Relationship between Better Education and High Resilience to Natural Disasters | MyPaperHub

The research article investigates the extent to which education helps protect individuals during and after a large-scale natural disaster. Primary research was conducted with representative survey data collected from the people of the Island of Sumatra situated in Indonesia. The exercise was done during and after the occurrence of the Indian Ocean Tsunami in the year 2004. The tsunami displaced hundreds of thousands of civilians and claimed the lives of many others. The survey mainly focused on two provinces which were gravely destroyed by the tsunami. According to findings of the research, more educated men had more likelihood to survive events such as the tsunami than less educated men. However, education did not seem to be a factor affecting survival among the females. Similarly, education did not influence the likelihood of being displaced or the levels of post-traumatic stress over a shorter term such as a year after the tragedy (Frankenberg et al. 2013).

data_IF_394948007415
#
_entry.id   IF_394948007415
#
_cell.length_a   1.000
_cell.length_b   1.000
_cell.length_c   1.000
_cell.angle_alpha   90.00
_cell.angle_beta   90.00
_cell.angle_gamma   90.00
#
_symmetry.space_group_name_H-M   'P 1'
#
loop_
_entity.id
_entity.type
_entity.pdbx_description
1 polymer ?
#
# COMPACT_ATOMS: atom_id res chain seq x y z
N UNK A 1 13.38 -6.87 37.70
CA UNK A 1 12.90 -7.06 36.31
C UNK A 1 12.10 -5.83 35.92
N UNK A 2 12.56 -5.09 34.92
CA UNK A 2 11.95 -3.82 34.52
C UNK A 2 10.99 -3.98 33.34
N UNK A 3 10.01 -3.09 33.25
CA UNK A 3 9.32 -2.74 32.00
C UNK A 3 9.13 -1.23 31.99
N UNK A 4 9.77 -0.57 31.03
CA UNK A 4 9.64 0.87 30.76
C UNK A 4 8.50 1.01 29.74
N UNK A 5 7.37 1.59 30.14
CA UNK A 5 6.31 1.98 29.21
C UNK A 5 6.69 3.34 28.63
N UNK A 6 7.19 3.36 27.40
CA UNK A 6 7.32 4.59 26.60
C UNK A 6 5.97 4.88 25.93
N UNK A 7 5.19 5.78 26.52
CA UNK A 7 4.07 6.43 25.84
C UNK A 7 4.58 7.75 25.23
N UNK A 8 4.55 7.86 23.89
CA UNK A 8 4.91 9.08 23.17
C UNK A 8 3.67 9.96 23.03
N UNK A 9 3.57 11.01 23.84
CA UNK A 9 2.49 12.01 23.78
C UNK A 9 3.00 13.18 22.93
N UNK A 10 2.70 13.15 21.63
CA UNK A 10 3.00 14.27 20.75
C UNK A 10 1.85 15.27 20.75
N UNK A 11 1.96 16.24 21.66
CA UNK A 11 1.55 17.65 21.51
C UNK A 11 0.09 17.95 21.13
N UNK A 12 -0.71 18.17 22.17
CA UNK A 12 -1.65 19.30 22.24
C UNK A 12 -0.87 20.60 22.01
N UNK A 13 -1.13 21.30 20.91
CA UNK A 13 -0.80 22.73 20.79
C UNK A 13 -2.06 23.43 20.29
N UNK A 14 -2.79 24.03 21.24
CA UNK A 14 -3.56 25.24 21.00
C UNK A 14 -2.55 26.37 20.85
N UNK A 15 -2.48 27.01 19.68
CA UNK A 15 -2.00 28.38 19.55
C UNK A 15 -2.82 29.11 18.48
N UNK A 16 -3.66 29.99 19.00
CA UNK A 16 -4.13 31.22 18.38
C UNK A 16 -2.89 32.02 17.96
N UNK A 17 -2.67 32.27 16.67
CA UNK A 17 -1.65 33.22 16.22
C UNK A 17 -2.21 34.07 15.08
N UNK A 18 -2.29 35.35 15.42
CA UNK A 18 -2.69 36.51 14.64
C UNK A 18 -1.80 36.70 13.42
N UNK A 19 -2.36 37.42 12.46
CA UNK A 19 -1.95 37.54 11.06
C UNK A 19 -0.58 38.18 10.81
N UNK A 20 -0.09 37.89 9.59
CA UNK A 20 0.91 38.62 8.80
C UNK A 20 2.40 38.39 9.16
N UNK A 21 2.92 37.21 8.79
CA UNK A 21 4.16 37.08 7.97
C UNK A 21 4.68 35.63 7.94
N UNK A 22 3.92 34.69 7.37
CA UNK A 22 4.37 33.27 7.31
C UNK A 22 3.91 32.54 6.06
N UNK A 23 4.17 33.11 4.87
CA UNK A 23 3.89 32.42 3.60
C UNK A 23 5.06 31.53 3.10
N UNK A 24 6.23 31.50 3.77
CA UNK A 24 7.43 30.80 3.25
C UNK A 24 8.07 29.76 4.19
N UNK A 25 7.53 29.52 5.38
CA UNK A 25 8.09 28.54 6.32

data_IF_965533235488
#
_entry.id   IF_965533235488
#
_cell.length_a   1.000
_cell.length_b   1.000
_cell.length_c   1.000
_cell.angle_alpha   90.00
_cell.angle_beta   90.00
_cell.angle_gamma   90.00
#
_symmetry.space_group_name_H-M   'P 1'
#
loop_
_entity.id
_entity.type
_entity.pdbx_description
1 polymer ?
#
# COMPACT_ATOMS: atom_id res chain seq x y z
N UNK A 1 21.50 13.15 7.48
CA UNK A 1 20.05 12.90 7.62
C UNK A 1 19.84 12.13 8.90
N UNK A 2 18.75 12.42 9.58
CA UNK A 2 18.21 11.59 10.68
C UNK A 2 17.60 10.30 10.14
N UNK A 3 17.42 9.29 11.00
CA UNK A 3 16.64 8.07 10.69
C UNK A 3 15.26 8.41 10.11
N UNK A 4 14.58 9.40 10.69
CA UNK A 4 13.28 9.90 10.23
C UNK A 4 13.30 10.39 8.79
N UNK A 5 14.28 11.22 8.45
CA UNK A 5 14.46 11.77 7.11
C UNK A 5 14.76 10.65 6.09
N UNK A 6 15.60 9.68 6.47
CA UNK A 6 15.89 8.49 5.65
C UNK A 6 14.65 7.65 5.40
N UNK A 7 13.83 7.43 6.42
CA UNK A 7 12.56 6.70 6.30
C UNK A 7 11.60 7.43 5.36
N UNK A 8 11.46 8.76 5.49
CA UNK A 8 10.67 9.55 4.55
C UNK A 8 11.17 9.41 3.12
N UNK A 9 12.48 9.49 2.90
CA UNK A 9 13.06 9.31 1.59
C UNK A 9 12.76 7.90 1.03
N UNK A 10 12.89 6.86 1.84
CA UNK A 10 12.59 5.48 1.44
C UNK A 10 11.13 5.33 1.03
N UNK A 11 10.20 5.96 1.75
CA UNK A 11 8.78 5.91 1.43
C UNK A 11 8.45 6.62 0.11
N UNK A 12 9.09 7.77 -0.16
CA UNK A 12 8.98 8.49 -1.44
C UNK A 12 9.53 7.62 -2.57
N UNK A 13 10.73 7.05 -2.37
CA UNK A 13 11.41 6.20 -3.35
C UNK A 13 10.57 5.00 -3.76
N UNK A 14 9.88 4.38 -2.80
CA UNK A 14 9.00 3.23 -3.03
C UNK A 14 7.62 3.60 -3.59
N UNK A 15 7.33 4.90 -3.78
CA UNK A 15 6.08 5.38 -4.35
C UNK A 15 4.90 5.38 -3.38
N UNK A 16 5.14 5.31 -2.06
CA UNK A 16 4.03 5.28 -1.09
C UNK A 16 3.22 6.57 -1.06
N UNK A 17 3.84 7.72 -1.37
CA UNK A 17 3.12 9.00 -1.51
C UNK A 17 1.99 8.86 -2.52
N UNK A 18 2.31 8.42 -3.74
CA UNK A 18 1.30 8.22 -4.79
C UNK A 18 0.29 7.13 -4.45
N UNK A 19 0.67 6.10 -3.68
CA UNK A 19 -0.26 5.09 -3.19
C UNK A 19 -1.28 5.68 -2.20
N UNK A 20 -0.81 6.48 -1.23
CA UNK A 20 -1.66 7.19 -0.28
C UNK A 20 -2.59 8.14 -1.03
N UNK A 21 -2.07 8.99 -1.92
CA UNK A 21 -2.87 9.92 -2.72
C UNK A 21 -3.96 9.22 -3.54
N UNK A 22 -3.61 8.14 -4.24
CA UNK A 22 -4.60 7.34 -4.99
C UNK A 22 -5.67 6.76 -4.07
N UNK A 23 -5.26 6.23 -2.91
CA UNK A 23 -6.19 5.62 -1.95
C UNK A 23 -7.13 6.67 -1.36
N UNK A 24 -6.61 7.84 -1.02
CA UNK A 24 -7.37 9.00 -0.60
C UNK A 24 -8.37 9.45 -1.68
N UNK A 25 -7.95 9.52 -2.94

Whereas education did not have an impact in a shorter-term, it seemed to play a significant role in the long-run. According to the research findings, the psycho – social health of victims with better education was reported to be better than that of victims with little education five years after the tragedy. In respect to being displaced, victims who were better educated were more likely to rent a new home, move to private homes, or seek shelter among friends or family. Conversely, Victims who were less educated were likely to opt for temporary housing such as camps. The better educated were also more able to quickly cut down on their spending habits after the disaster whereas individuals with little education scarcely did the same. To sum up everything, the research came to a conclusion that over a longer period, better education and high levels of resilience to disasters are closely related. (Frankenberg et al. 2013).

The fact that the research was conducted on a “ground zero” zone and focused on psychosocial resources and the built environment to capture the dynamics as they are means that the research findings are more likely to be reliable. Better educated individuals can indeed cope up with such events in the longer term. However, it’s important to note that education beyond the primary level is more likely to shield men against death than women (Frankenberg et al. 2013).

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